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Here's Why DMC Global (NASDAQ:BOOM) Can Manage Its Debt Responsibly

Simply Wall St

Legendary fund manager Li Lu (who Charlie Munger backed) once said, 'The biggest investment risk is not the volatility of prices, but whether you will suffer a permanent loss of capital.' So it might be obvious that you need to consider debt, when you think about how risky any given stock is, because too much debt can sink a company. We note that DMC Global Inc. (NASDAQ:BOOM) does have debt on its balance sheet. But the real question is whether this debt is making the company risky.

When Is Debt Dangerous?

Debt is a tool to help businesses grow, but if a business is incapable of paying off its lenders, then it exists at their mercy. If things get really bad, the lenders can take control of the business. However, a more common (but still painful) scenario is that it has to raise new equity capital at a low price, thus permanently diluting shareholders. Having said that, the most common situation is where a company manages its debt reasonably well - and to its own advantage. The first step when considering a company's debt levels is to consider its cash and debt together.

See our latest analysis for DMC Global

What Is DMC Global's Net Debt?

As you can see below, DMC Global had US$35.9m of debt, at June 2019, which is about the same the year before. You can click the chart for greater detail. However, it also had US$14.9m in cash, and so its net debt is US$21.0m.

NasdaqGS:BOOM Historical Debt, August 13th 2019

How Healthy Is DMC Global's Balance Sheet?

Zooming in on the latest balance sheet data, we can see that DMC Global had liabilities of US$70.3m due within 12 months and liabilities of US$51.4m due beyond that. Offsetting these obligations, it had cash of US$14.9m as well as receivables valued at US$76.8m due within 12 months. So its liabilities total US$30.0m more than the combination of its cash and short-term receivables.

Given DMC Global has a market capitalization of US$672.1m, it's hard to believe these liabilities pose much threat. But there are sufficient liabilities that we would certainly recommend shareholders continue to monitor the balance sheet, going forward.

In order to size up a company's debt relative to its earnings, we calculate its net debt divided by its earnings before interest, tax, depreciation, and amortization (EBITDA) and its earnings before interest and tax (EBIT) divided by its interest expense (its interest cover). The advantage of this approach is that we take into account both the absolute quantum of debt (with net debt to EBITDA) and the actual interest expenses associated with that debt (with its interest cover ratio).

DMC Global has a low net debt to EBITDA ratio of only 0.24. And its EBIT easily covers its interest expense, being 42.7 times the size. So we're pretty relaxed about its super-conservative use of debt. Even more impressive was the fact that DMC Global grew its EBIT by 169% over twelve months. That boost will make it even easier to pay down debt going forward. The balance sheet is clearly the area to focus on when you are analysing debt. But ultimately the future profitability of the business will decide if DMC Global can strengthen its balance sheet over time. So if you're focused on the future you can check out this free report showing analyst profit forecasts.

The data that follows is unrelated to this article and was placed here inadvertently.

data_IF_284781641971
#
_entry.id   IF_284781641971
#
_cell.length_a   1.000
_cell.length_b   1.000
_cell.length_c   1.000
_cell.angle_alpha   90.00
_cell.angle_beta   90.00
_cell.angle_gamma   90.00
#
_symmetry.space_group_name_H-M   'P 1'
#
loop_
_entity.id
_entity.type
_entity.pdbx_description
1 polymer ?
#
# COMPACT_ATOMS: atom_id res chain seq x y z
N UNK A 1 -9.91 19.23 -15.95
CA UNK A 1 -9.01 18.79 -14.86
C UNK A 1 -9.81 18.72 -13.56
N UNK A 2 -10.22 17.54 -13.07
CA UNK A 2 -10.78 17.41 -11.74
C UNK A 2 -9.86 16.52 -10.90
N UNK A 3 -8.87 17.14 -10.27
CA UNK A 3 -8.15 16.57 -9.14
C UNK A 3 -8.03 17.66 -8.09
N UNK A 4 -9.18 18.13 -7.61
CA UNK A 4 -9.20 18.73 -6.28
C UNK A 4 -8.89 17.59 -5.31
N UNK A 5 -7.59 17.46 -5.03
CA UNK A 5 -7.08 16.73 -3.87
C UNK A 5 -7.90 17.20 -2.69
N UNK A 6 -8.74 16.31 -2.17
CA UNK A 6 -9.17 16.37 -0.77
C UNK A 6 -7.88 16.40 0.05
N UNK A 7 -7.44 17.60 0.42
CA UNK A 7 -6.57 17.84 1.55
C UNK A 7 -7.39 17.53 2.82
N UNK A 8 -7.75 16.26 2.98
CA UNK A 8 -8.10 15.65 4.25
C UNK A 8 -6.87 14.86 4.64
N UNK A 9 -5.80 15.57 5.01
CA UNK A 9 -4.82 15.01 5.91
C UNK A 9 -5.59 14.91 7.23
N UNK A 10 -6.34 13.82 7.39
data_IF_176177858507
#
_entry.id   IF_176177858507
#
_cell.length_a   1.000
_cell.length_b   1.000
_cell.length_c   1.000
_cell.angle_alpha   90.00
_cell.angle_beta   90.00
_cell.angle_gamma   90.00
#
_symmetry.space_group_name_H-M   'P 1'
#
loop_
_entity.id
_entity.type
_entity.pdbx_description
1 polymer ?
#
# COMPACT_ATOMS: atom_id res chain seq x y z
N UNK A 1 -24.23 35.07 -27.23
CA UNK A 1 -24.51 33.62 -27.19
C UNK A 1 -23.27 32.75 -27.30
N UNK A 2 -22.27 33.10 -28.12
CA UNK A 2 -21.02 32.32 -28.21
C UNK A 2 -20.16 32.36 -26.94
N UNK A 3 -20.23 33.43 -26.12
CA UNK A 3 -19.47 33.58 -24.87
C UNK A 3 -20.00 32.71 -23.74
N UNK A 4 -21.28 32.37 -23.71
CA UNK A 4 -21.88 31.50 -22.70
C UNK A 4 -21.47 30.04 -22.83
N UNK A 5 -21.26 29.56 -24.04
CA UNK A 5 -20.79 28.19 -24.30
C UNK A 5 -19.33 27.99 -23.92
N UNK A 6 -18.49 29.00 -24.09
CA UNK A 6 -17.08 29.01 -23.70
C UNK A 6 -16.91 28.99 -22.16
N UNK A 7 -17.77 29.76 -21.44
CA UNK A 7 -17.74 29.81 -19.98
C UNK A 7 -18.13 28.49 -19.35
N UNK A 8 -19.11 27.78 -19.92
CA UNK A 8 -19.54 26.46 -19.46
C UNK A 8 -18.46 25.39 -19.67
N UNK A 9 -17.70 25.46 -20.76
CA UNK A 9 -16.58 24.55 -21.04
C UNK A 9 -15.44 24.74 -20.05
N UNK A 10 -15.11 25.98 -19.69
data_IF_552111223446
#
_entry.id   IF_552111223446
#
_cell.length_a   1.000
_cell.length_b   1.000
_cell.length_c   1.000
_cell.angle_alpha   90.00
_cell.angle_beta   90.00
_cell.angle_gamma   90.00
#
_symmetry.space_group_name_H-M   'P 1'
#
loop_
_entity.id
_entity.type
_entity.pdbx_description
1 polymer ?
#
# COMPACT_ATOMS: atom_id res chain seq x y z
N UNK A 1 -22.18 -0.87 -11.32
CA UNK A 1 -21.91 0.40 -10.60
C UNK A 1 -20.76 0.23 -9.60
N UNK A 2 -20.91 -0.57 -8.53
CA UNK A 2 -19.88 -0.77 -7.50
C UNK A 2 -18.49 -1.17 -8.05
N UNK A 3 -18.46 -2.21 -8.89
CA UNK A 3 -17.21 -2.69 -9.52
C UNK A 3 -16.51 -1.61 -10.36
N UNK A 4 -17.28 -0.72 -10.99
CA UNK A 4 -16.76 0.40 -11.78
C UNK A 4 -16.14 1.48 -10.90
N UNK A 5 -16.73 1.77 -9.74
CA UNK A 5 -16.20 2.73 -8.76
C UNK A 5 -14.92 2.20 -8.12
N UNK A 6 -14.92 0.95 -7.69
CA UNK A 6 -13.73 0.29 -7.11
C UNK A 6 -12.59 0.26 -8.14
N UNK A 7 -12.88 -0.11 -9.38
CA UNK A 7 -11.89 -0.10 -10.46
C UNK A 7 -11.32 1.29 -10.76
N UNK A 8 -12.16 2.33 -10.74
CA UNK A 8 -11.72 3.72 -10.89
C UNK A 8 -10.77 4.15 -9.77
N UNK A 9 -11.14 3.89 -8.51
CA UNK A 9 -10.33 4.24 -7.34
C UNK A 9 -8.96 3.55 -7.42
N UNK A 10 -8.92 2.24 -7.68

Finally, while the tax-man may adore accounting profits, lenders only accept cold hard cash. So the logical step is to look at the proportion of that EBIT that is matched by actual free cash flow. Over the last two years, DMC Global recorded negative free cash flow, in total. Debt is far more risky for companies with unreliable free cash flow, so shareholders should be hoping that the past expenditure will produce free cash flow in the future.

Our View

The good news is that DMC Global's demonstrated ability to cover its interest expense with its EBIT delights us like a fluffy puppy does a toddler. But the stark truth is that we are concerned by its conversion of EBIT to free cash flow. When we consider the range of factors above, it looks like DMC Global is pretty sensible with its use of debt. That means they are taking on a bit more risk, in the hope of boosting shareholder returns. Of course, we wouldn't say no to the extra confidence that we'd gain if we knew that DMC Global insiders have been buying shares: if you're on the same wavelength, you can find out if insiders are buying by clicking this link.

At the end of the day, it's often better to focus on companies that are free from net debt. You can access our special list of such companies (all with a track record of profit growth). It's free.

We aim to bring you long-term focused research analysis driven by fundamental data. Note that our analysis may not factor in the latest price-sensitive company announcements or qualitative material.

If you spot an error that warrants correction, please contact the editor at editorial-team@simplywallst.com. This article by Simply Wall St is general in nature. It does not constitute a recommendation to buy or sell any stock, and does not take account of your objectives, or your financial situation. Simply Wall St has no position in the stocks mentioned. Thank you for reading.